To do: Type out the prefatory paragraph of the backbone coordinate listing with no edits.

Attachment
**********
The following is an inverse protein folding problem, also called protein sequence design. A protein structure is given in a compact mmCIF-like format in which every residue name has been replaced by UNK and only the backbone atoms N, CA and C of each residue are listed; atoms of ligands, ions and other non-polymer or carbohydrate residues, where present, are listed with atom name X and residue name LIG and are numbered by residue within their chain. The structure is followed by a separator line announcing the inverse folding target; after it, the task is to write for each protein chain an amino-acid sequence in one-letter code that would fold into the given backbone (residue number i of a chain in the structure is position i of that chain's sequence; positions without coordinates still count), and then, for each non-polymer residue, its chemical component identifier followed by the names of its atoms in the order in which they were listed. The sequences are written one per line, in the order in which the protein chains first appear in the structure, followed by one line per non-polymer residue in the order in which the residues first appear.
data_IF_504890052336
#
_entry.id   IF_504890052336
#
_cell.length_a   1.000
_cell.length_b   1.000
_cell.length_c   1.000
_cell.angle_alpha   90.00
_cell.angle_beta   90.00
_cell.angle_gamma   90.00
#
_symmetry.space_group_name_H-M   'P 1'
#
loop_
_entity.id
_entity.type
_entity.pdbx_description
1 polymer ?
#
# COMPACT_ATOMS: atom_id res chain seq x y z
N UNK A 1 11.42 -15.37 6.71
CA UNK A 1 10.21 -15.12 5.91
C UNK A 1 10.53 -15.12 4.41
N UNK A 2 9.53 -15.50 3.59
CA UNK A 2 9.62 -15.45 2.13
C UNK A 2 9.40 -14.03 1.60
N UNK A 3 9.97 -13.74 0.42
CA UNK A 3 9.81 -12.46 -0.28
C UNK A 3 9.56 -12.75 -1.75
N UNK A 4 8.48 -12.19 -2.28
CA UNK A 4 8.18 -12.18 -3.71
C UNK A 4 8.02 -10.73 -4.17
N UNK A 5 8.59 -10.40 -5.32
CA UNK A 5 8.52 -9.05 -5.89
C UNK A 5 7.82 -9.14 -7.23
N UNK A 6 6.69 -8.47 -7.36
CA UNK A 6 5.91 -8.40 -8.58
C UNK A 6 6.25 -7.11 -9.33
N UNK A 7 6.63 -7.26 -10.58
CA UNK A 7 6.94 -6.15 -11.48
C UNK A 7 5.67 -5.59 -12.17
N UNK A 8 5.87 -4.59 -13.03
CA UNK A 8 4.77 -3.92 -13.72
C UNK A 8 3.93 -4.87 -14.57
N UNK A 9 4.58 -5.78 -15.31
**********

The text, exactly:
The following is an inverse protein folding problem, also called protein sequence design. A protein structure is given in a compact mmCIF-like format in which every residue name has been replaced by UNK and only the backbone atoms N, CA and C of each residue are listed; atoms of ligands, ions and other non-polymer or carbohydrate residues, where present, are listed with atom name X and residue name LIG and are numbered by residue within their chain. The structure is followed by a separator line announcing the inverse folding target; after it, the task is to write for each protein chain an amino-acid sequence in one-letter code that would fold into the given backbone (residue number i of a chain in the structure is position i of that chain's sequence; positions without coordinates still count), and then, for each non-polymer residue, its chemical component identifier followed by the names of its atoms in the order in which they were listed. The sequences are written one per line, in the order in which the protein chains first appear in the structure, followed by one line per non-polymer residue in the order in which the residues first appear.